stormy | June 24, 2016
Nice article Lisa. I was hoping you’d have some magic to grow corn in Zone 1B. Too short of a season and it can freeze any night all year round. Have you grown corn in a green house?
GMO corn is everywhere and the pollen would make a genetically perverse seed, yes? A greenhouse might help a bit but if properly aerated in the day time still going to have contact with pollen from nearby commercial fields, yes?
We’ve redone our greenhouse as last fall, October, we got snow that imploded our hoop house. Have you done any soil tests lately? How were the heavy metal levels?
oldalaskan | June 25, 2016
Another one size fits all article. Unless you go through great efforts you can only grow corn here as a hobby and not as a commercial or survival venture. When reading these articles one must realize what works and what doesn’t in their area and what disasters for their area they must prepare for. Here I wouldn’t prep for a hurricane or tornado or snow storm but I would for an earthquake.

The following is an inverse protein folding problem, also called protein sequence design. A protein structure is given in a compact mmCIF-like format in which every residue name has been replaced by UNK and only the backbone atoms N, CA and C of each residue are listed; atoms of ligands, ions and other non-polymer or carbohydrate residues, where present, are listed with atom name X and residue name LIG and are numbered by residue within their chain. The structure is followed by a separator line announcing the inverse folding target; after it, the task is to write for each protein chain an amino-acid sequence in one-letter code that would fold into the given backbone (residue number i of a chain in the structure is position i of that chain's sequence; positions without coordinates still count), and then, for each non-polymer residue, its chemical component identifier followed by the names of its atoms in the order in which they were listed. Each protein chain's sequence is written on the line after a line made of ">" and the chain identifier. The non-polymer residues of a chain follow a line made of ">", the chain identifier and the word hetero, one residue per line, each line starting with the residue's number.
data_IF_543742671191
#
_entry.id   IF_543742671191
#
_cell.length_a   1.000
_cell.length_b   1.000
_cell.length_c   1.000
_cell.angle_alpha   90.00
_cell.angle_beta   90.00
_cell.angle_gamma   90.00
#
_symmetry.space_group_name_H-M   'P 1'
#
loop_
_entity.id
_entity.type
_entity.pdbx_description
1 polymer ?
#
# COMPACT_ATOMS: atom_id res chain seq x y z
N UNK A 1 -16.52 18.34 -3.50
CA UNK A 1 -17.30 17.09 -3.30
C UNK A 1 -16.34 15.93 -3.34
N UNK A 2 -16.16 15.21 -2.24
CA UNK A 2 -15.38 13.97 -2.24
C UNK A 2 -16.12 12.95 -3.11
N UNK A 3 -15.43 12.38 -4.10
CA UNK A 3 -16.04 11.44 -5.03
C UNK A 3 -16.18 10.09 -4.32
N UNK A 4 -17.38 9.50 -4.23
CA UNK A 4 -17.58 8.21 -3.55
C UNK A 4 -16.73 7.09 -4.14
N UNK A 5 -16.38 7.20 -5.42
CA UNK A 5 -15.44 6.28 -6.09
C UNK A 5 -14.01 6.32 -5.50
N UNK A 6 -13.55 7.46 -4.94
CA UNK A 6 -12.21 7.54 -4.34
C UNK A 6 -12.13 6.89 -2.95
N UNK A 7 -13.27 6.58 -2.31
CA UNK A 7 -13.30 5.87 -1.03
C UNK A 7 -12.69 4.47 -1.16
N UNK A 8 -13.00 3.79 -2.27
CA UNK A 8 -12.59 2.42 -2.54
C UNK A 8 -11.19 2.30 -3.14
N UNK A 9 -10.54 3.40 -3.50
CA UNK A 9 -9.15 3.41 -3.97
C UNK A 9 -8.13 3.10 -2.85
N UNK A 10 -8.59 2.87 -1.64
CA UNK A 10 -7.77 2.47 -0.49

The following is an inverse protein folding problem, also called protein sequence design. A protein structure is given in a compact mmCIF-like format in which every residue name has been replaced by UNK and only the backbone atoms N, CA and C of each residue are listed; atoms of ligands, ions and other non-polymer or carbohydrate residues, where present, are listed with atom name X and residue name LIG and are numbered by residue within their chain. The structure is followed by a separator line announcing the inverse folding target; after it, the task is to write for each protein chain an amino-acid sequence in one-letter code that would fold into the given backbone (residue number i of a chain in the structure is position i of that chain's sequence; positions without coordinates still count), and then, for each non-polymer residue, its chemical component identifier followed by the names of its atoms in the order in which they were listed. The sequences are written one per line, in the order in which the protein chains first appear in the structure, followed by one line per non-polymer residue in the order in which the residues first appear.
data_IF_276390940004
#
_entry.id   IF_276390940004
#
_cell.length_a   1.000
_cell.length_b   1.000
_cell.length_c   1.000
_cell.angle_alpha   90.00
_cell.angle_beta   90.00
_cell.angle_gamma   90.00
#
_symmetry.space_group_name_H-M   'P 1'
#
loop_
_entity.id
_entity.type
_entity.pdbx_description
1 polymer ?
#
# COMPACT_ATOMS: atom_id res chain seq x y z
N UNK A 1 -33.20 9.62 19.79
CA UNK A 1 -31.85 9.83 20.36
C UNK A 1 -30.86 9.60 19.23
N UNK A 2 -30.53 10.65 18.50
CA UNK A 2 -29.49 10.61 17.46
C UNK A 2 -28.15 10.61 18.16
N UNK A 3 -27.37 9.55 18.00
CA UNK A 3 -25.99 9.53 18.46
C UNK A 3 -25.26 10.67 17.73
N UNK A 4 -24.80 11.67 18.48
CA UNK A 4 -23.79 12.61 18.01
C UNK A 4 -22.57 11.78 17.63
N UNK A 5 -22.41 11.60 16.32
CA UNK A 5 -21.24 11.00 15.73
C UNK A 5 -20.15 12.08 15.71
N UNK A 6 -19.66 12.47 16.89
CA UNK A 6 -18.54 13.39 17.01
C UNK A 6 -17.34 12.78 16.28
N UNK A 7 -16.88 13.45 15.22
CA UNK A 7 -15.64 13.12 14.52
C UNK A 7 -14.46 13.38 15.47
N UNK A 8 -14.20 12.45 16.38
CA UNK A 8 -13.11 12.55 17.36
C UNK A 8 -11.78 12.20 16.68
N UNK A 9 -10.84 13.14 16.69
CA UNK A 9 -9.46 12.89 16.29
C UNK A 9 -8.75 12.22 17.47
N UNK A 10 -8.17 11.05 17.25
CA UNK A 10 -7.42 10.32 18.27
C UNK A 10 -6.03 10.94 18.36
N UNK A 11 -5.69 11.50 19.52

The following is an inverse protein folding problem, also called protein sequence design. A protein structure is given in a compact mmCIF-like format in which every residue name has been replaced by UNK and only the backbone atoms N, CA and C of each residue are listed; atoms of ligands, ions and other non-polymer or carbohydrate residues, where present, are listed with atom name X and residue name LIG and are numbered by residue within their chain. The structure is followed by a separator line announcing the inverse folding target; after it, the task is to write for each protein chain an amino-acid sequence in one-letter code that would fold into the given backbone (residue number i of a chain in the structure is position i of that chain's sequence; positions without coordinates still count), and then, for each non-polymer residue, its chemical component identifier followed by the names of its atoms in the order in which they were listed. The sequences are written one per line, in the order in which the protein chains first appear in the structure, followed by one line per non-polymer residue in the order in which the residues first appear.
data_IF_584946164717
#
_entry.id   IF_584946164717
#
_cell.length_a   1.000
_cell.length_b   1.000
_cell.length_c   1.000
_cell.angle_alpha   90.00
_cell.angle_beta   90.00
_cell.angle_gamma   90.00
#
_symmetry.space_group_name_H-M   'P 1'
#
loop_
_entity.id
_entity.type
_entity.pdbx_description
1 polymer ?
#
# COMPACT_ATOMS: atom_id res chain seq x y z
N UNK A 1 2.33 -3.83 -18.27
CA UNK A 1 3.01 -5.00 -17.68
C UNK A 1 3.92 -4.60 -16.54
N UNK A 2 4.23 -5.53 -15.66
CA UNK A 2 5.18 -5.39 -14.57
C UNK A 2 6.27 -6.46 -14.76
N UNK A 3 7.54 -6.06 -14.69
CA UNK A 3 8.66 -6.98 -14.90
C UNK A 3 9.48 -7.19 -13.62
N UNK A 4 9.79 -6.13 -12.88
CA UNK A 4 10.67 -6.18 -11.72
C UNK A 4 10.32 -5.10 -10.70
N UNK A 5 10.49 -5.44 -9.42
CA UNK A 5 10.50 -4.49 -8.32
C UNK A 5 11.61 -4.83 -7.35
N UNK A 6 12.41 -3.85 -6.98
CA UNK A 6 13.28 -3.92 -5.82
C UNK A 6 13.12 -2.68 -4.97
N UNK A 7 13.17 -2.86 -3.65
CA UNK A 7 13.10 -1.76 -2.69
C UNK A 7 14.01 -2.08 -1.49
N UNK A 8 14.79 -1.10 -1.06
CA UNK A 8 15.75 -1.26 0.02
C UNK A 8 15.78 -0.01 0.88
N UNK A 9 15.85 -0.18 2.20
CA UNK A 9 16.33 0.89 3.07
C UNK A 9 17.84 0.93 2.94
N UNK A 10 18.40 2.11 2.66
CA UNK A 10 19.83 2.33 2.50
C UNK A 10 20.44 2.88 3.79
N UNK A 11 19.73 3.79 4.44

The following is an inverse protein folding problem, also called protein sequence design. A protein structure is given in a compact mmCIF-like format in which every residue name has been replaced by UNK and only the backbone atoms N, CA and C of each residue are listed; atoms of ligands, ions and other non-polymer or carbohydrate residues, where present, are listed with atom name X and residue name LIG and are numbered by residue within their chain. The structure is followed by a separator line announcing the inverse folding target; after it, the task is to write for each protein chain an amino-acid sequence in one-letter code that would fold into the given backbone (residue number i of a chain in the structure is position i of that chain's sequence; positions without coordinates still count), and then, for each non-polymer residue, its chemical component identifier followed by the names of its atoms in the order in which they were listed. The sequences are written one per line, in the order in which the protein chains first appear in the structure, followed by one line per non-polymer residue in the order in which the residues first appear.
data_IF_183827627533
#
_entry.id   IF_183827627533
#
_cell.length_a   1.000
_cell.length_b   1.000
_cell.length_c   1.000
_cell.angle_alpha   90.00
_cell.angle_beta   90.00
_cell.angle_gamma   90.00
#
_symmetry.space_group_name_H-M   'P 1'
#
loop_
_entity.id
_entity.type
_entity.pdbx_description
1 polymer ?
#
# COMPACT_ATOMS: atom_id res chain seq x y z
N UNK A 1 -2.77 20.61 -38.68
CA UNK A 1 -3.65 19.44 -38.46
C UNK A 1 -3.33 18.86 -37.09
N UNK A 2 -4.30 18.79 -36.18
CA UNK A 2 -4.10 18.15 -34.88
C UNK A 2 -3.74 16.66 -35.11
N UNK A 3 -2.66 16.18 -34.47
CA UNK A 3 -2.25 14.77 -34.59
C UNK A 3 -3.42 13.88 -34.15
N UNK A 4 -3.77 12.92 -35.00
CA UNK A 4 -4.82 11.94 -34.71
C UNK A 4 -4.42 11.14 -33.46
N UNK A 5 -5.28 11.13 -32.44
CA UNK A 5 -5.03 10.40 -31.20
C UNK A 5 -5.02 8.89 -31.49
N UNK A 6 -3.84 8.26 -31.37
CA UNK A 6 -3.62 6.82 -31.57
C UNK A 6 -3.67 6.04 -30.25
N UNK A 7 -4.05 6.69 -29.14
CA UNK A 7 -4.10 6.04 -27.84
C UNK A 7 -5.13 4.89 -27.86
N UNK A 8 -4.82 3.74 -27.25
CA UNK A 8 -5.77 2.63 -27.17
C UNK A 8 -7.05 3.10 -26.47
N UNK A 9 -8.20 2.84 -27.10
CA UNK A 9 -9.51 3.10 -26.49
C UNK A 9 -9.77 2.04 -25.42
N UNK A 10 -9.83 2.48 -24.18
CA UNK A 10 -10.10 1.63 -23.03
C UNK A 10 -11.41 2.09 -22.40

stormy | June 25, 2016
Excellent advice oldalaskan…our zone is the same as most of Alaska yet our latitude (Oregon) is almost to California…we are over 4,000 feet so that is why but the soils are totally pumice. We are dreaming of Alaska someday…soon!
Pingback:Basic Survival Food From Your Garden: Corn | NewZSentinel | June 27, 2016
Paul | July 2, 2016
Rabbits and goats and even cattle will happily eat the leaves and stalks of corn plants, especially when they’re still green, so that’s another animal feed option.